Everybodys Is Doing It...
Mark Webster went to the Red Sea to photograph the nuptial dancing of red snappers (right). He hadnt expected shoals of jacks, unicorn surgeonfish and even batfish to get in on the act Divernet

ONE of the most exciting times to dive the northern Red Sea, particularly around Ras Mohammed, is during early summer. Around March and April, the first plankton bloom has cleared and the water temperature begins to rise. This triggers breeding activity among the fish and they start congregating in massive shoals.
If you want to see this happening, it is best to get on a live-aboard. Some of the boats operating from Sharm El Sheikh are crewed by Bedouin fishermen, who have unbeatable knowledge of the movements and behaviour of various fish species. I had gone there to photograph schools of red snapper, and as I joined the Coral Queen in Sharm, I was hoping that the advice I had been given by the owner and crew - all Bedouin fishermen - was accurate.
They explained that many fish species generally spawn on a full moon spring tide, having eaten very little during the preceding days. They then congregate in massive shoals, and at this time are very easy to approach. Apparently, we had arrived just at the right time, for on our first dive at Ras Mohammed, we were confronted by thousands of red snapper hanging in the water column just off the northern end of Shark Reef.
The fish were solid from a metre or so below the surface to 30m or more, and were moving slowly in a spiral formation. As it was a neap tide period, there was virtually no current, which meant that we could swim easily off the wall and mingle with the fish, which showed no concern for our presence.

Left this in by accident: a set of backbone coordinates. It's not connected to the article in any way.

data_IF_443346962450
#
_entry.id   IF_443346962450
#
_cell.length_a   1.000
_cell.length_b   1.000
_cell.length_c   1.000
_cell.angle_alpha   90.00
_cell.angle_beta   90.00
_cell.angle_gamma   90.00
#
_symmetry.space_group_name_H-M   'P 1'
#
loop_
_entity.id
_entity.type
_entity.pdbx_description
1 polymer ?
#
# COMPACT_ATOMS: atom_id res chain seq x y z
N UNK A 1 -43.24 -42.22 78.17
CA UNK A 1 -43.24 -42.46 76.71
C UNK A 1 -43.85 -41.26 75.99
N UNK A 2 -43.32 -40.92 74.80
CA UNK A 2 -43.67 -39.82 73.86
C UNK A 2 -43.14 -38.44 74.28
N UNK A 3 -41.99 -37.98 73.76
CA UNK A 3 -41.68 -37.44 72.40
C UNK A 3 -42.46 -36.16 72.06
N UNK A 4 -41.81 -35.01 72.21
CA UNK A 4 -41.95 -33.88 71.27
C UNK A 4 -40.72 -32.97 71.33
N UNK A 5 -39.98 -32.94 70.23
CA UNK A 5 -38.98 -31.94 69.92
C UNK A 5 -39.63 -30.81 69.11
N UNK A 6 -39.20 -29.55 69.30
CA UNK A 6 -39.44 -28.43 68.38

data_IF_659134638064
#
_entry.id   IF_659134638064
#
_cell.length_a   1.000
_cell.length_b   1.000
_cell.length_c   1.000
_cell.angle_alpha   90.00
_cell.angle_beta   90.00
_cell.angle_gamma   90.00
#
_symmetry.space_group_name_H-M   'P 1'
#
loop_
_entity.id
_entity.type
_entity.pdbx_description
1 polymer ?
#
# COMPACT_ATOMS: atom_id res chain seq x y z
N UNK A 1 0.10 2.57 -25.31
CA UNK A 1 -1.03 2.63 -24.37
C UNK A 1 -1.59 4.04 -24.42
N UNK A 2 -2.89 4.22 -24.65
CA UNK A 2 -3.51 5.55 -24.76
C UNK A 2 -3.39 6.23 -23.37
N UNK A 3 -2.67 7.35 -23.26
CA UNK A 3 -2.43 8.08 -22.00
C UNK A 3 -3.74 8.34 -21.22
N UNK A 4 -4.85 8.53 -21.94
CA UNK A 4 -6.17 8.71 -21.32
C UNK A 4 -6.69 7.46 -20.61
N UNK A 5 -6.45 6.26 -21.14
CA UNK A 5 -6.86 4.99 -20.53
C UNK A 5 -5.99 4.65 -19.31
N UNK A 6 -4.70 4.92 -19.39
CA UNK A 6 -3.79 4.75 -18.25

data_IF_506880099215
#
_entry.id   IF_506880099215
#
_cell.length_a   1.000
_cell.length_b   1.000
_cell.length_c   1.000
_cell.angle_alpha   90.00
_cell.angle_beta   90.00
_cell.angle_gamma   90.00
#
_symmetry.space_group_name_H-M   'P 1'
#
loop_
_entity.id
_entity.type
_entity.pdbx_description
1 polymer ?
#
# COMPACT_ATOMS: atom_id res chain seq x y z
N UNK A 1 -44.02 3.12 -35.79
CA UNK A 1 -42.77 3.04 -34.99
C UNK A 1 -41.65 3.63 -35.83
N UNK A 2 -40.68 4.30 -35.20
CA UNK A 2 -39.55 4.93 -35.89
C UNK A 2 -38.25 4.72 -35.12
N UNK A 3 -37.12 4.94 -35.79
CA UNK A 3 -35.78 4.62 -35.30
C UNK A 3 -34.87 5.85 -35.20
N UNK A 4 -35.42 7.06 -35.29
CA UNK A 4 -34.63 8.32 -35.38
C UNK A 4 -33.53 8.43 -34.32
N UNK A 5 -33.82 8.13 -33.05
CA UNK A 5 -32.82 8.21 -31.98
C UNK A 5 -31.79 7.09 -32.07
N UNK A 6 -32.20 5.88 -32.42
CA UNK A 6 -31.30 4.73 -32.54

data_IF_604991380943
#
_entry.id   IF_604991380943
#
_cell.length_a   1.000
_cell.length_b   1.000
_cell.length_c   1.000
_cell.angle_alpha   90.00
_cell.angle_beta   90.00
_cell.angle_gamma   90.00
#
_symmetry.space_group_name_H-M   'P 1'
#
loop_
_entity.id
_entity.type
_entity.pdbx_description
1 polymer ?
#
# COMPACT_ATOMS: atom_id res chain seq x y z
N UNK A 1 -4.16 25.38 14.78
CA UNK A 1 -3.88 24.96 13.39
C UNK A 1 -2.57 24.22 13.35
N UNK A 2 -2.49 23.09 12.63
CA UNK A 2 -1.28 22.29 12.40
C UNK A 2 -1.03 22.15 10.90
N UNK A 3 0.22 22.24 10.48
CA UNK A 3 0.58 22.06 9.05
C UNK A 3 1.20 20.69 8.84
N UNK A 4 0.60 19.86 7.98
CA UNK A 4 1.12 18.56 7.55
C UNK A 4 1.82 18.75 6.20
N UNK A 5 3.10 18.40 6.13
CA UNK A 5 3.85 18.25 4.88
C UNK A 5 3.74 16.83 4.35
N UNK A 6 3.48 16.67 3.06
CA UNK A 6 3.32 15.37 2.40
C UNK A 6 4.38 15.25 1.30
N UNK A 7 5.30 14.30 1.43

It is an awe-inspiring experience to swim as part of a huge shoal of fish, some of which are almost half your size. Into the action came 30 to 50 jacks. Every so often, pairs of these jacks would peel off from the main group and swim erratically together while one changed colour from silver to jet black in preparation for mating.
I was getting through film fast as I dropped through the shoal, and realised that there was movement of a different kind just below me. Directly below the snappers, and following much the same formation, was a much smaller shoal of unicorn surgeonfish, perhaps a hundred or so - a sight I had not witnessed before. The light was poor below the snappers, but I followed the surgeons in the hope of good shots until I realised that I had dropped to more than 40m, and had to ascend.
Time and air consumption dictated that we should now move towards the pick-up point between Shark Reef and Jolanda Reef. As we approached the sand saddle between these two coral masses, another surprise awaited us in the form of shoaling batfish engaged in their spiralling mating dance.
These fish are normally encountered in pairs or small groups, but here was a shoal of 50 or more making preparations to spawn. The shoal would spiral from the surface down to 20-30m, and every so often a pair would break away and pursue each other in a more vigorous spiral chase while changing their pattern of stripes from pale grey to dark brown.

  • The Coral Queen can be booked through Oonasdivers, tel. 01323 648924.

    The summer months are the busiest underwater in the Red Sea, with a number of species congregating in shoals either as a prelude or conclusion to spawning. But there are several other seasonal high spots:
    First plankton bloom of the year brings manta rays, particularly in early morning and evening; also, comb jellies and jellyfish swarms and the occasional whale shark.
    Shoals of white snappers at the beginning of the month, red snappers after the full moon; jacks, batfish and unicorn surgeonfish. Ras Mohammed and Jack Fish Alley are hot spots.
    Shoaling barracuda with an escort of silky sharks, masked butterflyfish, masked pufferfish and the remnants of the snapper shoals. Turtles begin to mate close to the surface.
    Second plankton bloom of the year, with more reliable sightings of mantas and whale sharks, but visibility can be variable and potentially poor.
    Grey reef sharks begin to congregate around Ras Mohammed, displaying their apparently aggressive mating behaviour of biting their mates.

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